*Starred Review* The National Geographic Society (NGS) is celebrating its ninetieth year of mapmaking with the eighth edition of the Atlas of the World. Promotional material describes some of the differences from the seventh edition. There are 15,000 changes in the text and maps. The section on the "Human World" has new double-page spreads on "Migration," "Conflict and Terror," "Transportation and Communication," and "Health, Nutrition, and Literacy." These and other introductory topics have eye-catching maps, charts, graphs and photographs accompanied by a limited amount of text. "Transportation and Communication" clearly depicts the Internet explosion and the digital divide. Another change is a new "Cities" section with maps, fact boxes, and photographs of 51 world cities. Some maps are of the area (Philadelphia, Shanghai, Tehran); some of just the city center (Buenos Aires); and some of both (Beijing, Cairo, Tokyo). This section replaces the useful city-map section for each continent (which had many more maps of smaller cities) in the seventh edition.
The heart of the atlas, the maps of continents and countries, shows great cartography, the strength of NGS. As in previous editions, the Americas are first, with coverage proceeding eastward around the globe. North America is given additional coverage--22 maps for North America, 13 for Asia--since the primary readership is from the U.S and Canada. The maps are not as colorful as those in other atlases, but the number of place-names is impressive, rivaling the Times Atlas of the World (10th ed., Crown, 1999). All maps are double-page spreads, with the exception of four--Low Countries, Denmark, New Zealand, and New Guinea--that each have a single page. The binding is described as unique in that the atlas will open flat, but it is still tight, so some information will be lost if it is rebound.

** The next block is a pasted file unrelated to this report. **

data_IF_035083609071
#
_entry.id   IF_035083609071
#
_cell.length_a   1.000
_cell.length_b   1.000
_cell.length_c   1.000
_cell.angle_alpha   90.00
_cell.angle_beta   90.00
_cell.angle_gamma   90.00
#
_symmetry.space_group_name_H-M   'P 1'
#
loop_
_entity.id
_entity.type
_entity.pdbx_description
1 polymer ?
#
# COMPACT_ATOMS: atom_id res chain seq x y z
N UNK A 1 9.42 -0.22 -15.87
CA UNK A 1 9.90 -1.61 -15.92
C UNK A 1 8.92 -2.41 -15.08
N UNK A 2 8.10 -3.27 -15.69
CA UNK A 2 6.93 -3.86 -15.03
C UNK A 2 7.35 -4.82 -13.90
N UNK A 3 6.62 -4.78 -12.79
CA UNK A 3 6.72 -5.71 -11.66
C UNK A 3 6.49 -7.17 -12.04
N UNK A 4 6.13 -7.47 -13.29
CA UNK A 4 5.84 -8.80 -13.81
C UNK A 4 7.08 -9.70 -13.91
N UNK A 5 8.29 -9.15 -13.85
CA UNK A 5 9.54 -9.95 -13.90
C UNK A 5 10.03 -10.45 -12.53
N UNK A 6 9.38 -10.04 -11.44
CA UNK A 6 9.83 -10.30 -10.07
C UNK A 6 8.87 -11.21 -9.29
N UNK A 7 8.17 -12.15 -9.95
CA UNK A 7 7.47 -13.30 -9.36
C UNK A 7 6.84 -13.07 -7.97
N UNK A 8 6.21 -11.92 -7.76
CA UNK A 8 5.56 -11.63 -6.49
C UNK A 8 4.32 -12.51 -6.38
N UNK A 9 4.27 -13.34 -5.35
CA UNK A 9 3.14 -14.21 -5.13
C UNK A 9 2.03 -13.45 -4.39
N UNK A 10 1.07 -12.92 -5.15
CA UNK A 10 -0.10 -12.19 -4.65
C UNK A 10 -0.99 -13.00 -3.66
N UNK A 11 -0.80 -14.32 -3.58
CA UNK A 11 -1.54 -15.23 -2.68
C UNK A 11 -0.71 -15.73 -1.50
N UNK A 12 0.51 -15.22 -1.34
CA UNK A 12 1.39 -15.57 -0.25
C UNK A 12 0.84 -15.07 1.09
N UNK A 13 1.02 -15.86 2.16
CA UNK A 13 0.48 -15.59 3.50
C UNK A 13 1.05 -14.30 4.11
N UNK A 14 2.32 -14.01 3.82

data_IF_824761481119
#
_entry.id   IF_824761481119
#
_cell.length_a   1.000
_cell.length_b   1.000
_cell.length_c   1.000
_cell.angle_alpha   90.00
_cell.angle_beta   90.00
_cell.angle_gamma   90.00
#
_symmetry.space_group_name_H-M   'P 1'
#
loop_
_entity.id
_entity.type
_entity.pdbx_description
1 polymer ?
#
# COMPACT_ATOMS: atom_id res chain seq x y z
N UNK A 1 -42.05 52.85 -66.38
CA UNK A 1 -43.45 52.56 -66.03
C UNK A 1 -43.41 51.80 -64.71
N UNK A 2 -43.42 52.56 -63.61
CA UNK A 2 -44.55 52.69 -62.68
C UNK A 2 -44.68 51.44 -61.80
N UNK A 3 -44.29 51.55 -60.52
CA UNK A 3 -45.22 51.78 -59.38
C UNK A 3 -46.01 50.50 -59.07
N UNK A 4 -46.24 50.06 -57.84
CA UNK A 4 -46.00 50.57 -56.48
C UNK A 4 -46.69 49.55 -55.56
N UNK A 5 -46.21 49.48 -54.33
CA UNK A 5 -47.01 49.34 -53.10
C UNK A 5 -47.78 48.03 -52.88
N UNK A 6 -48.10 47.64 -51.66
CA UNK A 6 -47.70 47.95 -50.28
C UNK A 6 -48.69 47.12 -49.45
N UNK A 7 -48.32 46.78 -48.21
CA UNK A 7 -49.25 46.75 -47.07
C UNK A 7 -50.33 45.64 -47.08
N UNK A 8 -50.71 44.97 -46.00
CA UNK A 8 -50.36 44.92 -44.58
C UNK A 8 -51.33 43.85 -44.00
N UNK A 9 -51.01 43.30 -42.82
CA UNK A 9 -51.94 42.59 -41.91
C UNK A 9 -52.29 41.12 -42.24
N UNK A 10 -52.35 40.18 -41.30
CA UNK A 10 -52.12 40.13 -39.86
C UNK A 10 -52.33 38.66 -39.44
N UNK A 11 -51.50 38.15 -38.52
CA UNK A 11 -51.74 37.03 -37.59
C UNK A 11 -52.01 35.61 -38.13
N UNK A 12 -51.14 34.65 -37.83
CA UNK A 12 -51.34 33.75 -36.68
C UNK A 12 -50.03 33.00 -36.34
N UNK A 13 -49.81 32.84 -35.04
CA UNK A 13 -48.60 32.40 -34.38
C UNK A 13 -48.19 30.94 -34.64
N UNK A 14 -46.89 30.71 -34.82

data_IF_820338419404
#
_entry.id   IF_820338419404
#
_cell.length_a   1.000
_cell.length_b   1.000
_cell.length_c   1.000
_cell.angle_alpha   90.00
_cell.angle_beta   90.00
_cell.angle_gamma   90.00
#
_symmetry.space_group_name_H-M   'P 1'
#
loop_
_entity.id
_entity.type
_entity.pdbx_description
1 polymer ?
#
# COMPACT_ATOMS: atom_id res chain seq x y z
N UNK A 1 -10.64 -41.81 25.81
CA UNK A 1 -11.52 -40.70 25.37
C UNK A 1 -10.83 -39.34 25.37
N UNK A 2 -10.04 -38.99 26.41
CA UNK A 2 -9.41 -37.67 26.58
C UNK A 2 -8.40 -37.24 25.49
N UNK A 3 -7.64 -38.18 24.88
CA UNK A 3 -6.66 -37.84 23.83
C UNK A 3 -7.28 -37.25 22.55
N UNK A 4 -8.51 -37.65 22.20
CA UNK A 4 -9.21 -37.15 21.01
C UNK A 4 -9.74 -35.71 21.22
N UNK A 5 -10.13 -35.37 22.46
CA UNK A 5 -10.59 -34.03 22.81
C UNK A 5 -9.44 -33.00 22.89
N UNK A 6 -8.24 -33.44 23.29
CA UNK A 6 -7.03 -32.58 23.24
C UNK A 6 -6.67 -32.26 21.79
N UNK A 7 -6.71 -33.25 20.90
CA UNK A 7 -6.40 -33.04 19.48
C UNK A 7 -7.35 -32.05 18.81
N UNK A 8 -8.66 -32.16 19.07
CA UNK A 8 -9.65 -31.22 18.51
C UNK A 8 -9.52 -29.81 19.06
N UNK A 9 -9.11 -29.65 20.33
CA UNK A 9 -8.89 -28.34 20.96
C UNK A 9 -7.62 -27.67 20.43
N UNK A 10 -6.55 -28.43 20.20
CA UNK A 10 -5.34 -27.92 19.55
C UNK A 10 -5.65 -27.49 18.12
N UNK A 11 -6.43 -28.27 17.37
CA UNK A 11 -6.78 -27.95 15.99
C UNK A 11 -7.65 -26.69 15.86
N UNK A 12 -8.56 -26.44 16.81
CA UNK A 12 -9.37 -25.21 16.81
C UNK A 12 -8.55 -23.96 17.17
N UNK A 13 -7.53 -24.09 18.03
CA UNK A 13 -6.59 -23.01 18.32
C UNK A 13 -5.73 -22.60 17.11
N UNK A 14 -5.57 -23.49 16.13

An additional change from the previous edition is that the country information follows the map section rather than being included with each continent. The country facts are current, and there is a reference to the plate number for the country map. Other material includes updated geographic comparisons, for example, Mt. Everest increasing in height. Distances by air and temperature and rainfall for major cities are given in the metric system, which is not useful for many U.S. readers, although a conversion chart is provided. The index, with 140,000 entries, provides plate number and grid location with a descriptor for rivers, mountains, etc.
A Web site accompanies the atlas; its useful update section already has a printable patch for the new Great Sand Dunes National Park. Other features of the Web site are less useful, especially the flashy animations. The interactive maps will be of interest to student researchers.
World atlases never contain every town, lake, or mountain that a user may want to find. This atlas does not include my hometown of Worcester, N.Y., or Wahroonga, the suburb of Sydney, Australia, where my niece lived for a year. However, the National Geographic Atlas of the World is a major, comprehensive, current atlas that should be considered for high-school, academic, and public libraries as well as for individual purchase. It will be a mainstay of the atlas collection. Christine Bulson
Copyright © American Library Association. All rights reserved
"About this title" may belong to another edition of this title.
Book Description National Geographic, 2003. Hardcover. Book Condition: New. book. Bookseller Inventory # 0792267559